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Sue Lani Madsen: President Obama disappointing on so many levels

Sue Lani Madsen, an architect and rancher, will write opinion for the Spokesman-Review on an occasional basis.  Photo taken Wednesday, Sept. 9, 2015.  JESSE TINSLEY jesset@spokesman.com (Jesse Tinsley / The Spokesman-Review)
Sue Lani Madsen, an architect and rancher, will write opinion for the Spokesman-Review on an occasional basis. Photo taken Wednesday, Sept. 9, 2015. JESSE TINSLEY jesset@spokesman.com (Jesse Tinsley / The Spokesman-Review)

Disappointment. That’s a common reaction to the last eight years of the Obama administration.

There’s political disappointment among Democrats at the losses suffered as their power base retreated to urban centers. There is disappointment at not going further to advance the progressive agenda.

When I asked Eastern Washington conservatives for their list of the shortcomings of the last administration, the disappointment was different.

Candidate Obama was youthful and charismatic with a charming family and a traditional marriage, an ideal he claimed to support. Republicans knew he was strong competition in an election likely to go to the Democrats after eight years under George W. Bush.

Many were hoping for a Jack Kennedy, someone who would break the “first black president” barrier the way Kennedy broke the “first Catholic president” barrier. Break it and leave it behind. With his blended family background from Kansas and Kenya and his childhood in Indonesia and Hawaii, Obama’s multiracial, multicultural personal story looked like just what America needed to blend the melting pot.

In his famous speech on race in March 2008, then-Sen. Obama described as “profoundly distorted” the inflammatory comments made by Rev. Jeremiah Wright, “a view that sees white racism as endemic and that elevates what is wrong with America above all that we know is right with America; a view that sees the conflicts in the Middle East as rooted primarily in the actions of stalwart allies like Israel, instead of emanating from the perverse and hateful ideologies of radical Islam.”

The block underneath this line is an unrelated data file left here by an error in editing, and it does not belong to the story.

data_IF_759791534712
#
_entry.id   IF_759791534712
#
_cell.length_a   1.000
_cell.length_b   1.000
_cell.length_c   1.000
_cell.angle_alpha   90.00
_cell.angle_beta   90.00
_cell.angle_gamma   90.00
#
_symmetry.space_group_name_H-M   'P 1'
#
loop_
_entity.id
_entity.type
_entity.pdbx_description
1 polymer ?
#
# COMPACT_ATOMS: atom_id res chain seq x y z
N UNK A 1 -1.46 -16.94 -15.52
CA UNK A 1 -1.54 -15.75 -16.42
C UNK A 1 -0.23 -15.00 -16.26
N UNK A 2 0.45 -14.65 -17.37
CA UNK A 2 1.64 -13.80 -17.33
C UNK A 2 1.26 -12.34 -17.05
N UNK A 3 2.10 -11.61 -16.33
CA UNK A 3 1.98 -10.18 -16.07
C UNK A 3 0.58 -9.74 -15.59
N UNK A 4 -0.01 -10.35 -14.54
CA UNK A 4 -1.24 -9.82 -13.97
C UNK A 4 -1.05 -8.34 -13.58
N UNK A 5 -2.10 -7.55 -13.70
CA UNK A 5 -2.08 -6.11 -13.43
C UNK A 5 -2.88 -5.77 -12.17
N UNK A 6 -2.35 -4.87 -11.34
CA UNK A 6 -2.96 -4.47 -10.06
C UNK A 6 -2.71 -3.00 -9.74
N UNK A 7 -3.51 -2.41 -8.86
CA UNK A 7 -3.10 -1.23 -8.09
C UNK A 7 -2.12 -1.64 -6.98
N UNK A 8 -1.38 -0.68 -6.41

Here we are eight years later with the definition of marriage unraveling, Israel abandoned at the United Nations, and worldwide violence which President Obama prefers to call anything but radical Islamic terrorism. All topped by a more toxic atmosphere for discussing race than I can remember in the last 40 years. Disappointing.

Then there was the general embarrassment over an aspirational Nobel Peace Prize. He’d been in office for less than nine months, not enough time to give birth to international peace.

Seven years later and the hoped-for pax Obama is a cruel joke with ISIS emerging in the Middle East and terrorism popping up at home and abroad like Russian thistles in an unkempt pasture. Our nonreaction to the Ukrainian invasion and the invisible red line in Syria have emboldened the Russians. If we can’t have our 1980s foreign policy back, maybe we can have the Russians back as worthy villains for the new James Bond.

Another frequently mentioned disappointment is the Iranian nuclear deal. Intelligence estimates said Iran was within two to three months of stockpiling enough weapons-grade uranium for a bomb. President Obama said in a 2015 interview that the agreement only stretches the breakout time from broken deal to nuclear bomb to 12 months, but he hoped it would strengthen moderates in Iran. Perhaps better timing would have been to act during the Iranian Green Revolution in 2009, when Iranian moderates asked for his support.

After campaign rhetoric about building bipartisanship to solve urgent problems, Obama couldn’t even bring Democrats together in a Congress they controlled for his first two years. As Democrats fought amongst themselves on immigration and health care, Republicans were frozen out of meaningful conversation. Sen. Mitch McConnell’s statement about “making Obama a one-term president” didn’t come until October 2010, after two years of Republican frustration with a president who seemed to think leadership meant telling Congress what to do instead of bringing Congress together.

On the policy side, the longest-lasting disappointment may be permanent polarization over health care. The House Democrats passed the Senate’s version of Obamacare on Christmas Eve 2010. The maneuvers used to pass the Senate Democrats’ rough draft of the Affordable Care Act in a lame-duck session meant there was no opportunity to finish it. President Obama signed it, knowing it was flawed but hoping it would work.

As an ex-president, Obama will have more flexibility. He can provide leadership to Democrats by participating in bipartisan reform of health care reform. And he’ll have time to earn that Nobel Peace Prize. Maybe Jimmy Carter can give him a few tips.

Columnist Sue Lani Madsen can be reached at rulingpen@gmail.com or on Twitter @SueLaniMadsen.


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